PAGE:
• The device that will always reign supreme is the device that satiates the gaming needs and desires of each individual gamer, and this will always differ from person to person. As much as you love your PC gaming, that platform simply doesn’t get the games I want to play. Having grown up on the PlayStation brand, I find the console gaming culture so much more alive than that of the PC. It’s all subjective.

        However, John Carmack, the godfather of the PC FPS genre, doesn’t agree with you. He said that PC isn’t a leading platform in his eyes any more.

        “We do not see the PC as the leading platform for games. That statement
        will enrage some people, but it is hard to characterize it otherwise;
        both console versions will have larger audiences than the PC version.”

        Now the PS4 has been unveiled, has been crafted upon the express feedback of both 1st and 3rd party developers, has massive processing power and 8GB GDDR5 RAM. It is getting support for middleware dev tools like xaitControl, morpheme 4, SpeedTree , PhysX, Apex and Enlighten too. So if the PC’s right to reigning supreme is based on its graphical advantage, that has been snubbed to quite a large degree. It certainly isn’t from a content point of view seeing as it’s basically a 3rd party platform and even PC exclusive titles like Diablo 3 and Guild Wars 2 are going to console…Anyway…

        Bottom line is, different strokes for different blokes. 😀

        I’d rather not fart around with upgrades, drivers and DRM when I’m gaming. 🙂

    • I meant that initial statement as a general claim for people who believe the videogame industry will shift significantly more towards PC/mobile gaming in the next couple of years. I’m pretty sure the Call of Duty bubble has more or less burst by now and we wont be seeing such numbers for that franchise again.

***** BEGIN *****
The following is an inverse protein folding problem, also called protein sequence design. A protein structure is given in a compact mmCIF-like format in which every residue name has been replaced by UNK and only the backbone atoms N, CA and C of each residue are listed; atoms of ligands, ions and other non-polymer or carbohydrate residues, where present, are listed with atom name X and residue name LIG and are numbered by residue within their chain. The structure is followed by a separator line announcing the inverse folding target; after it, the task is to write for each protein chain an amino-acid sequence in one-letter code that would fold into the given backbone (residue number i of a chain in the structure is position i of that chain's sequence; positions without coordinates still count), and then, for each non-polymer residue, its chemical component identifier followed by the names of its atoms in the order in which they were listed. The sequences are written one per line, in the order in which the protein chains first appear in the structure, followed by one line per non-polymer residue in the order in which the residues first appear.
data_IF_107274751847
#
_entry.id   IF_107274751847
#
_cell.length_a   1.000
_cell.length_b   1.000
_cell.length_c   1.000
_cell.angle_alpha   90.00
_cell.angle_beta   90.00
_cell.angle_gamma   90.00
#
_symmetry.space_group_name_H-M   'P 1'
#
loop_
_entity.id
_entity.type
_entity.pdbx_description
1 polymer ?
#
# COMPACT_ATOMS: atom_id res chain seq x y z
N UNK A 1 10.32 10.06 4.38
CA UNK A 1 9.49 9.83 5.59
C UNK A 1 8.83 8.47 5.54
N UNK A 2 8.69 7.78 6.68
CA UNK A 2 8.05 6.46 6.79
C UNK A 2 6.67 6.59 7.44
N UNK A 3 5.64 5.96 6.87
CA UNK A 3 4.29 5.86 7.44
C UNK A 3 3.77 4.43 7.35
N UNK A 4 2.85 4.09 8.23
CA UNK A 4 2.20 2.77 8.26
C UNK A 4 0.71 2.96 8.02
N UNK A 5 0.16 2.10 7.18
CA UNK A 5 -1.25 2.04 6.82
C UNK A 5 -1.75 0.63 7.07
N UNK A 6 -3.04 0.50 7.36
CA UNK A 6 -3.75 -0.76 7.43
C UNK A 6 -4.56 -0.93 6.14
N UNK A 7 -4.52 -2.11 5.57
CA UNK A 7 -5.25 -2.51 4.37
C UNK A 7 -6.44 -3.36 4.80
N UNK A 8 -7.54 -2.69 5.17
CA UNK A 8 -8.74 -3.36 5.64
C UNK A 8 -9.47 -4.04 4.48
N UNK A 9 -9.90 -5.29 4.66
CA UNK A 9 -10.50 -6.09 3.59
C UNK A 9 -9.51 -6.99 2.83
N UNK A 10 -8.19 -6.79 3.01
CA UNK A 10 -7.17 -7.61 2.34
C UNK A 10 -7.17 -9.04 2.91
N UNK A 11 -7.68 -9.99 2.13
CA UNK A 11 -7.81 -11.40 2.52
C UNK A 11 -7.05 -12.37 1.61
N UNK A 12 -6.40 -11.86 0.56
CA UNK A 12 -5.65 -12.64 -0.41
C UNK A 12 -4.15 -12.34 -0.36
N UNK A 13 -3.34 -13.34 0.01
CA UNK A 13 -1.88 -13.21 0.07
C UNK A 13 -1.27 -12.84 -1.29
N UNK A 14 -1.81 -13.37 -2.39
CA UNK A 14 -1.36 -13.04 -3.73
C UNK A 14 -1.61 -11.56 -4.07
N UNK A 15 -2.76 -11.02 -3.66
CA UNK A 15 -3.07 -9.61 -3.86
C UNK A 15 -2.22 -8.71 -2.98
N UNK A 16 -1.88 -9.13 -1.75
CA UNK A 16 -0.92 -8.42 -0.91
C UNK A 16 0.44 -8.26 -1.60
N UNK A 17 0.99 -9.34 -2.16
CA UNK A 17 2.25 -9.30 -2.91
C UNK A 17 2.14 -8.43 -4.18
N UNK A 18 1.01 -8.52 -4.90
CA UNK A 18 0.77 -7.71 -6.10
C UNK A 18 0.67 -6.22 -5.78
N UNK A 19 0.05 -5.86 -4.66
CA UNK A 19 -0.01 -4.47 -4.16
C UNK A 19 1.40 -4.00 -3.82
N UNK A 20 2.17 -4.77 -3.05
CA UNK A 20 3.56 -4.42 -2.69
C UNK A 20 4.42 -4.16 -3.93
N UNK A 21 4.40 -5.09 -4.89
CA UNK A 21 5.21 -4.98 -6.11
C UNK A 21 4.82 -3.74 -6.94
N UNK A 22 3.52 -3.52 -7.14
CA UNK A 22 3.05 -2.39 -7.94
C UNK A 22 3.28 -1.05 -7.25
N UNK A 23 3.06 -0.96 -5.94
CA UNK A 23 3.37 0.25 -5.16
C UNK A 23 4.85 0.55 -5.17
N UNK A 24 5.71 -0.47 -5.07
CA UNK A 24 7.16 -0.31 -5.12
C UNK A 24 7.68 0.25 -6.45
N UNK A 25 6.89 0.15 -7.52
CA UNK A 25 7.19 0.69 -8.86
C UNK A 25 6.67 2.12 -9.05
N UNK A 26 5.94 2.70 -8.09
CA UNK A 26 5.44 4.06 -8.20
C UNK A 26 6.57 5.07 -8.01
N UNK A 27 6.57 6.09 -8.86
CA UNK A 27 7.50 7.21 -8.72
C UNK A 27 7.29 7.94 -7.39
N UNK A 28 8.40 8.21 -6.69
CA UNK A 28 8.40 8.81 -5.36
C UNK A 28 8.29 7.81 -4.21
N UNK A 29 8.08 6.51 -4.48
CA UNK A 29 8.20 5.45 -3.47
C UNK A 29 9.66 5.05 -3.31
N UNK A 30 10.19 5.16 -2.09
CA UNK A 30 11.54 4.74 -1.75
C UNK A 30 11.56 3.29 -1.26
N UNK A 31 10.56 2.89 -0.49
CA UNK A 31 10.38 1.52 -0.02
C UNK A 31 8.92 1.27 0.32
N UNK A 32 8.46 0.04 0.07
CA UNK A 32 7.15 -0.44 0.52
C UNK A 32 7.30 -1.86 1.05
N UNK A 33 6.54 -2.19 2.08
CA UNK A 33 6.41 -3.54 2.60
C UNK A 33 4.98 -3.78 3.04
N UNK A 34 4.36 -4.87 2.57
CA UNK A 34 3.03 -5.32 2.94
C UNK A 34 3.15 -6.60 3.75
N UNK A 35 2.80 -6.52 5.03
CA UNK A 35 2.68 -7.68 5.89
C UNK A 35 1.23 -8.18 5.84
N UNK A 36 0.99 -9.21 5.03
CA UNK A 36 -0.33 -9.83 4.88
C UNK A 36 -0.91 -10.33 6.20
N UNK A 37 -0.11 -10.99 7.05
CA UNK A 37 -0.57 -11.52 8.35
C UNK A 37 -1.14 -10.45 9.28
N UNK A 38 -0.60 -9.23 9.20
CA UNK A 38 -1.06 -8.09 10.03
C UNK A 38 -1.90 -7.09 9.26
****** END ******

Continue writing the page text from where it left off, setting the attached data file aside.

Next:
I’m excited for the PS4 to come out though — and to see how gamers will react to next-gen consoles in the face of a really damn good current generation of PC gaming.

      • My apologies if I sounded a bit rough. I didn’t want to come off as arrogant or anything, it’s just these beliefs are clearly not supported by reality and I guess I would have personally addressed this in my article. Anyone out there who believes that core gamers are suddenly going to relinquish complex controls on in-depth games for swiping a screen on a €0.99 game is not in touch with the gaming industry (and I’m talking about these people who have the beliefs you mentioned, not you yourself).

        I can understand how it may seem like this to people who aren’t that integrated into the culture and industry of gaming as casual gamers far out weigh core gamers…

  2. I don’t know if I like this that much. I think the inclusion of branded promotion inside games damages the fantasy of the experience. Their case study sets up the problem as: gamers want free stuff – do they? I thought they wanted awesome games.

    • If they want awesome games, then they can pay $60.
      If they want free stuff, they’ll either come to us or get it off of torrent. (except now with this online-only DRM madness they can’t pirate games)

  3. Which came first, World of Warcraft or Twitter? The iPhone or Call of Duty III? Traditional Computer and Video Games predate both Social Media and Mobile applications. The next-gen consoles, and new PC hardware will only propel core gaming back to its former glory: when Pokemon, Chrono-Cross, and Counter-Strike 1.6 were the only games that mattered. (Zelda, Age of Empires, & Advance Wars were good too)

  4. Well, I wonder why people are too keen to kill other stuff to sell their wares! I think rewarding players for time spent playing sucks!